Villas-Boas fired as Tottenham manager
Andre Villas-Boas was cast as the heir apparent to Jose Mourinho
when he breezed into English football in June 2011 as one of
Europe’s top young coaches.
After flopping at two top clubs, he leaves the Premier League 2
1/2 years later with that reputation in tatters.
Villas-Boas was fired by Tottenham on Monday after 17 months in
charge, having failed to gel a slew of expensive summer signings in
a season blotted by three embarrassing defeats in the Premier
On Sunday, Spurs slumped to a 5-0 home loss to Liverpool that
left the team seventh in the Premier League. They were also humbled
6-0 by Manchester City last month and 3-0 by West Ham in October,
exposing the shortcomings of a side that has had problems scoring
despite an offseason outlay of around 107 million pounds ($174
million) on mostly attacking players.
”The club can announce that agreement has been reached with
head coach, Andre Villas-Boas, for the termination of his
services,” Tottenham said in a statement. ”The decision was by
mutual consent and in the interests of all parties.”
Villas-Boas had been looking to rebuild his reputation in
England that had plummeted after being fired eight months into a
spell at Chelsea. It is unlikely now that another leading Premier
League team will take a gamble on Villas-Boas, despite his
successful stint in charge of FC Porto in the 2010-11 season when
he guided the side to the Portuguese league title without losing a
game, and also won the Europa League and the Portuguese Cup.
The Portuguese coach was halfway through a three-year contract
Spurs haven’t looked the same this season without Gareth Bale,
whose record move to Real Madrid for 100 million euros ($132
million) allowed the club to embark on a spending spree that
brought in seven players, including Roberto Soldado, Paulinho, Erik
Lamela and Christian Eriksen.
Bale won many games almost single-handedly for Tottenham last
season, scoring 21 goals and being voted English football’s player
of the year.
Villas-Boas departs, however, boasting the best win percentage
(53.7) in the league of any Spurs manager in the Premier League
”This is a top-four squad but in our Premier League form, we
are not there,” the 36-year-old Villas-Boas said after the
Liverpool match, when he pledged that he wouldn’t resign. ”We
admit that in the Premier League things aren’t going in any shape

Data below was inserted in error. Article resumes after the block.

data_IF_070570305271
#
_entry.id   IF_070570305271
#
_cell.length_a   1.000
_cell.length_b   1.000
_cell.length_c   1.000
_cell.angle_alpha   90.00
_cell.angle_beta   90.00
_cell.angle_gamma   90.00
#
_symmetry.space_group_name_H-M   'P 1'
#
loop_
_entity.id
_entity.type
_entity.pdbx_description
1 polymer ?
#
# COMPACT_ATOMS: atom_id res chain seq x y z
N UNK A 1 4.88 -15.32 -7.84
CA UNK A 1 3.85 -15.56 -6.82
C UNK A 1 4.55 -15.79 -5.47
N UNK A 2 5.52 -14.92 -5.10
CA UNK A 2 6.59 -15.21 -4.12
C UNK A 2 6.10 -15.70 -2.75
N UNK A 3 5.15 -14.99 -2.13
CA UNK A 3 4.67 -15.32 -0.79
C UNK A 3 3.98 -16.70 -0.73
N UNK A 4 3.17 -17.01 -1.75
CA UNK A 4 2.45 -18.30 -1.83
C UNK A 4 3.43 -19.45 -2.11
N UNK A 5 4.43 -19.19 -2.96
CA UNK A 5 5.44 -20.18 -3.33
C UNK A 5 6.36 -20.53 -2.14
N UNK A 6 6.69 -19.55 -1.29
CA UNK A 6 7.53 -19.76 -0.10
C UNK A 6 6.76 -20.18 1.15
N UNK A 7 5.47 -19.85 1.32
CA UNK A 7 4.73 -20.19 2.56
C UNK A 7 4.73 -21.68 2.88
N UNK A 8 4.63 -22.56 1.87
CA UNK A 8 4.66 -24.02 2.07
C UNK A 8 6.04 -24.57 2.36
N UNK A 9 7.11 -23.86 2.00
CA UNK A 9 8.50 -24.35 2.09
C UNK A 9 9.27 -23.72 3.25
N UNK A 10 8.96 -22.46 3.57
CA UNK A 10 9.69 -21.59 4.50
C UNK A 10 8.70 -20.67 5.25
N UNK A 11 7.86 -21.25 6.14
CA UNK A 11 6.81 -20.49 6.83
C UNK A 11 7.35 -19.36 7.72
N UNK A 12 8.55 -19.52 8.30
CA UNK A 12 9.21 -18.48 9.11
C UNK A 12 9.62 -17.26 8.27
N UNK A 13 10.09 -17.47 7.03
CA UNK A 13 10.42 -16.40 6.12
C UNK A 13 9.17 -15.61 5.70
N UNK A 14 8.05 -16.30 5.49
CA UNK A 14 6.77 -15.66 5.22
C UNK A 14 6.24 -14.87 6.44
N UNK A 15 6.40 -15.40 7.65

or form the way we want.”
Villas-Boas is the fifth Premier League manager to lose his job
this season, after Paolo Di Canio (Sunderland), Ian Holloway
(Crystal Palace), Martin Jol (Fulham) and Steve Clarke (West
Spurs announced later Monday that three members of Villas-Boas’
backroom staff – Jose Mario Rocha, Luis Martins and Daniel Sousa –
have also left.
Technical co-ordinator Tim Sherwood will take temporary charge
of the first team along with coaches Chris Ramsey and Les
Ferdinand, starting with Wednesday’s League Cup quarterfinal
against West Ham.
The British media speculated Monday that Fabio Capello was a
potential replacement for Villas-Boas, even though the Italian is
due to coach Russia at next year’s World Cup in Brazil. A move to
Spurs would see him reunited with Franco Baldini, his former
assistant at England who is now Tottenham’s technical director.
Other names reportedly in the frame are ex-Chelsea manager
Roberto Di Matteo, Swansea manager Michael Laudrup and Baldini
himself. The agent of Guus Hiddink ruled the respected Dutch coach
out of the running Monday.
Whoever does succeed Villas-Boas will take over a team that has
made it through to the knockout stage of the Europa League and is
still in contention for a top-four finish in the Premier League.
Spurs host West Ham in a League Cup quarterfinal match on
Tottenham’s large squad is also crammed with talent, so the job
would be enticing to many.
The new coach’s first task would be improving the team’s strike
rate of only 15 goals in 16 league games this season and then shore
up a defense that was breached with embarrassing ease by City and
Liverpool over the past month.
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